The Dance of Death
Illustrations for this web site are taken from the series of paintings created by Kaspar Meglinger between 1626 and 1635 known as "The Dance of Death". The paintings are under the roof of Lucerne's Spreuer Bridge (completed in 1408) and bring forcibly to mind the transitory nature of life on earth. All "The Dance of Death" illustrations can be clicked for a larger photo.
The December 2013 Monthly Market Commentary (MMC) was published on the MMC subscribers only section and emailed on 1-Dec-2013.
"Investing, either we suffer the Pain of Discipline or the Pain of Regret and Losses"
Many investment professionals complain that the investment environment has become extremely difficult. However, I am showing that with a disciplined approach and integrity, and by avoiding chasing short-term performance through speculative investments in momentum stocks, a successful fund management business can be built. In particular, I am focusing on Selling Disciplines. If there is great value in buying distressed assets, there must be value in selling highly priced assets as well.
According to Mark Hulbert, “The current Shiller P/E is 24.4, which puts the [US] market in the 9th decile. On the assumption that the future is like the past, the market’s expected real return over the next decade is just 0.9% annualized.” Hulbert then explains that the stock market bulls argue that the “alternatives” such as bonds are hardly any better because it would take only a small increase in interest rates to produce losses in real terms over the next decade. But, according to Hulbert, “this argument doesn’t really support the conclusion the bulls draw. Just because the alternatives are awful doesn’t mean the stock market is a good place in which to invest your money. T-Bills are not an unattractive option...”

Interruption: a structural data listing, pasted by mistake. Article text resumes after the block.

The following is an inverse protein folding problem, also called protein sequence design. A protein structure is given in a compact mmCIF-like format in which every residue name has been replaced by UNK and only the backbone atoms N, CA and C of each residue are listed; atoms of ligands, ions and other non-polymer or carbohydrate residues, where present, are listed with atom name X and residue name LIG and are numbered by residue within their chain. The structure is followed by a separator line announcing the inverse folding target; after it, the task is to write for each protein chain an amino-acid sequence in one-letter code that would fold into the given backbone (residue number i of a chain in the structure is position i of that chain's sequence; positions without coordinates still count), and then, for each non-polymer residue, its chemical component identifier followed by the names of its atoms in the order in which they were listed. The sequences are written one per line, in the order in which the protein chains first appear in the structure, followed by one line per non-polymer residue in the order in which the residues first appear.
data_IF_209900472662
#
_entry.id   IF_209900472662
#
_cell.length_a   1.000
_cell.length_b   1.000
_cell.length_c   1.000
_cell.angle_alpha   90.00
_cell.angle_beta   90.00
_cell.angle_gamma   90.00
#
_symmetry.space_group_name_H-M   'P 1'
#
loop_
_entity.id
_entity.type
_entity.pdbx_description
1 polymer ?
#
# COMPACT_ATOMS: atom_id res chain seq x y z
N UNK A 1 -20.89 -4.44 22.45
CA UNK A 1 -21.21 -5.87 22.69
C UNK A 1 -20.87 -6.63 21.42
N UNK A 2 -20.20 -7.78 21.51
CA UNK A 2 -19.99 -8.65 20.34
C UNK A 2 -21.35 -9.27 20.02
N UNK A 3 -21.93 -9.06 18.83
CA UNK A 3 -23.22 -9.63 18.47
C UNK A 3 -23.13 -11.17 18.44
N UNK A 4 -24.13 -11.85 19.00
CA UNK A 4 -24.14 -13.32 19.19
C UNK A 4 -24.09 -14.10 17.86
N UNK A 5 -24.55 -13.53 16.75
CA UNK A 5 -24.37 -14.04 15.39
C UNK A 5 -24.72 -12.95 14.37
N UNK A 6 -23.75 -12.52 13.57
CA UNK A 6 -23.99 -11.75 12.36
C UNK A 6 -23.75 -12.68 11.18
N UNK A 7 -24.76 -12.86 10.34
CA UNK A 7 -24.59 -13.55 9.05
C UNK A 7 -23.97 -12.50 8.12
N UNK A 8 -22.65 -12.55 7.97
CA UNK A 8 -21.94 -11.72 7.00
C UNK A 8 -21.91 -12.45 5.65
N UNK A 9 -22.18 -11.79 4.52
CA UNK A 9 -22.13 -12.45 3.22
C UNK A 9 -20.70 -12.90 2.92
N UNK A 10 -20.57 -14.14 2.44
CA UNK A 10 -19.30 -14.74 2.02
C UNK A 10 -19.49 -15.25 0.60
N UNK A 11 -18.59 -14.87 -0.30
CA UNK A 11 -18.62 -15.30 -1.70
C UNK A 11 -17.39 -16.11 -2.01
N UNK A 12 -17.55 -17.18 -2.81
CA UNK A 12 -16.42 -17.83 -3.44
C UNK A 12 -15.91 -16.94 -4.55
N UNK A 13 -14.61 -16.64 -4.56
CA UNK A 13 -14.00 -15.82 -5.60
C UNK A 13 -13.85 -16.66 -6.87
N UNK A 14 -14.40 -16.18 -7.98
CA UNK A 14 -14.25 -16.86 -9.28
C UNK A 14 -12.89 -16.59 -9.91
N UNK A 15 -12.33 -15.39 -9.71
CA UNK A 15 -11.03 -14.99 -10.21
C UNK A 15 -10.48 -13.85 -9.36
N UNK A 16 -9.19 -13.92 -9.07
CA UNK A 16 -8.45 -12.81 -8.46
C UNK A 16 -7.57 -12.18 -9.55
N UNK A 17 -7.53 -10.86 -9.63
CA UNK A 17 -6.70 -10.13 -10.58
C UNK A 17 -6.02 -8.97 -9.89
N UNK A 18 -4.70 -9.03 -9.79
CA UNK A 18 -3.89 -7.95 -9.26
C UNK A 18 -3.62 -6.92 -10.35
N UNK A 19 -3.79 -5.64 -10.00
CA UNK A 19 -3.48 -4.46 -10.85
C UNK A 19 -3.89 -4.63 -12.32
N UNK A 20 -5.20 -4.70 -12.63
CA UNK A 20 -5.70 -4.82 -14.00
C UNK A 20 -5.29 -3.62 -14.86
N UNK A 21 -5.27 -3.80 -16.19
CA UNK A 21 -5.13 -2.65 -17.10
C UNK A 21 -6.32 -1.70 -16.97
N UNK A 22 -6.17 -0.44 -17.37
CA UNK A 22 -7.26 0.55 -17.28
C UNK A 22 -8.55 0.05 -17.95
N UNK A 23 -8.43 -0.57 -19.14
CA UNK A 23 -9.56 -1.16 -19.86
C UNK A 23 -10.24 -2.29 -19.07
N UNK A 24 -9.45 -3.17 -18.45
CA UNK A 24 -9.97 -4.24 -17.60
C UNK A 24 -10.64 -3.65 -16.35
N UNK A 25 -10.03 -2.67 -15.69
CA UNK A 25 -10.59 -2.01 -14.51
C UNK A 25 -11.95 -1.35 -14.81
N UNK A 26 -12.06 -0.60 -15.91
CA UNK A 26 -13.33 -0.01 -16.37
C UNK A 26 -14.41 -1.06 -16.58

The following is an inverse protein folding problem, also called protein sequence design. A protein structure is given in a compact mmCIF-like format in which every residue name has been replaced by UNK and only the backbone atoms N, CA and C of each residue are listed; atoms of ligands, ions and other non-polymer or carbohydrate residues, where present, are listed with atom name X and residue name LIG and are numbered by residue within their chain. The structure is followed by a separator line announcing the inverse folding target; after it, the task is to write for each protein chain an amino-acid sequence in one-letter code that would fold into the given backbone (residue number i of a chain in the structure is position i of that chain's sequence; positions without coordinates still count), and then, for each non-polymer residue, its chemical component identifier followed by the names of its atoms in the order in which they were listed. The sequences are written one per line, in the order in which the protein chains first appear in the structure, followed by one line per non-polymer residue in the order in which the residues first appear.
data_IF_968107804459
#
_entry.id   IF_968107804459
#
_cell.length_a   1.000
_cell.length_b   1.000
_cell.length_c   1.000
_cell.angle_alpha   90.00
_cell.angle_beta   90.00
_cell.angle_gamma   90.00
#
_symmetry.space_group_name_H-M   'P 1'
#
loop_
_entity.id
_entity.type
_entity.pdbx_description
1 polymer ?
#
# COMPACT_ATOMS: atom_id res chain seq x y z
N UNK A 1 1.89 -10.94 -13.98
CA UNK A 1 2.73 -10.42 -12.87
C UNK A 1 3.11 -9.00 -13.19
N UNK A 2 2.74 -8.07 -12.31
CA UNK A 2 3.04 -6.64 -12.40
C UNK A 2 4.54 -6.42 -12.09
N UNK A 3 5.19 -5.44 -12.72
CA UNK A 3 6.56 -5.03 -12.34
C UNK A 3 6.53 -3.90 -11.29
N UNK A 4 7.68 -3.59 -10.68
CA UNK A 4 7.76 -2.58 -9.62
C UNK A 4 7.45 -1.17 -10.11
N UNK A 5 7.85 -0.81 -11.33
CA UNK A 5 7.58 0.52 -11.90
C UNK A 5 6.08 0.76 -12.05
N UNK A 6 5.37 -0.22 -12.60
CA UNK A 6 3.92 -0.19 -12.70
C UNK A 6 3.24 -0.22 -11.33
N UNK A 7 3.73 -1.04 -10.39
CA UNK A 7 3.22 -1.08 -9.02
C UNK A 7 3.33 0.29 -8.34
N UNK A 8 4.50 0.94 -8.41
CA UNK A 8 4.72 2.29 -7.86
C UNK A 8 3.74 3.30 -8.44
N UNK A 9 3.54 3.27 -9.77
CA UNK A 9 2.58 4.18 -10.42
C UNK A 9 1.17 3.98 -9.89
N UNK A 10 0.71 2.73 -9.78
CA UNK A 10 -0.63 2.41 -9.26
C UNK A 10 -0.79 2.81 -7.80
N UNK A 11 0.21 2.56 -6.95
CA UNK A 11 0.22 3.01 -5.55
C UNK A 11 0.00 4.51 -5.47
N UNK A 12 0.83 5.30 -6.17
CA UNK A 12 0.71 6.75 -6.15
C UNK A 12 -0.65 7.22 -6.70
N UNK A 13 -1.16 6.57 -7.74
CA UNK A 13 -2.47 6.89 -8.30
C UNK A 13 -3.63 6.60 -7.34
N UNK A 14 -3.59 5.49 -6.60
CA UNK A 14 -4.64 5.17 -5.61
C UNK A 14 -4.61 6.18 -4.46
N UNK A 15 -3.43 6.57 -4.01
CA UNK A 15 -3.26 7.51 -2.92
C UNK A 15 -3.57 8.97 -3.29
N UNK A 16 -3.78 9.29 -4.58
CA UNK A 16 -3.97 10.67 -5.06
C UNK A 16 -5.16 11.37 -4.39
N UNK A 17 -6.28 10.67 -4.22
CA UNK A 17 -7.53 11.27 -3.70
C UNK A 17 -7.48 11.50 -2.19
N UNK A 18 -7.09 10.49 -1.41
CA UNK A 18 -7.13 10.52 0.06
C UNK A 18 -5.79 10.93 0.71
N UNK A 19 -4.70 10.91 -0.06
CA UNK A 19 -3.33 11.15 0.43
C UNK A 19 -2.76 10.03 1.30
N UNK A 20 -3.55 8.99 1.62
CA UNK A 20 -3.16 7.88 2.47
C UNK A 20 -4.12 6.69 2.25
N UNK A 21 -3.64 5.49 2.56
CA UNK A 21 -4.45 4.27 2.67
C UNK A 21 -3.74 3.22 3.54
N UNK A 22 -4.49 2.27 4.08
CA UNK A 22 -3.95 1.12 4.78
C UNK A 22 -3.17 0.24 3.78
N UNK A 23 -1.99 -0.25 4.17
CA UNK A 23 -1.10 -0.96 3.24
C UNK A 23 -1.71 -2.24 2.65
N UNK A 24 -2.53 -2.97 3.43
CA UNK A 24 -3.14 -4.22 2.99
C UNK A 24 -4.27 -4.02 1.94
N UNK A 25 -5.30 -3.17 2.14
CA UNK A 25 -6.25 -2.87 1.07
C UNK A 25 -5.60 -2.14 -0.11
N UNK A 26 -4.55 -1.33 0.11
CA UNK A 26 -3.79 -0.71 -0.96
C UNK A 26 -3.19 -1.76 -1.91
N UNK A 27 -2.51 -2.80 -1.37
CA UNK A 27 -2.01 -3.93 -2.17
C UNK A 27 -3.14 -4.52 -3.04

High valuations, excessive debts, and extremely bullish sentiment do not necessary imply that a US stock market collapse is imminent. This especially not in an environment of unlimited money printing but if we believe in Selling Disciplines then the combination of high valuations and extremely positive sentiment strongly argues for reducing one’s exposure to US equities. As Tennessee Williams said, “there is a time for departure even when there’s no certain place to go.”
I am enclosing two reports.
The first report is by Paul Brodsky who with Lee Quaintance is a portfolio manager at Kopernik Global Investors. Paul’s essay is very thoughtful and worth a read. He concludes that, “claims on production and demand-inelastic global resources are now the ultimate sovereign currency, regardless of their provenance, and this is where substantial alpha resides in today’s equity markets”.
Chris Becker who is market strategist at ETM Analytics in Johannesburg is the author of the second report, which discusses the economic boom in Africa and compares it to the Asian boom prior to the 1997/98 crisis.
I wish my readers Merry Christmas and a Happy New Year.
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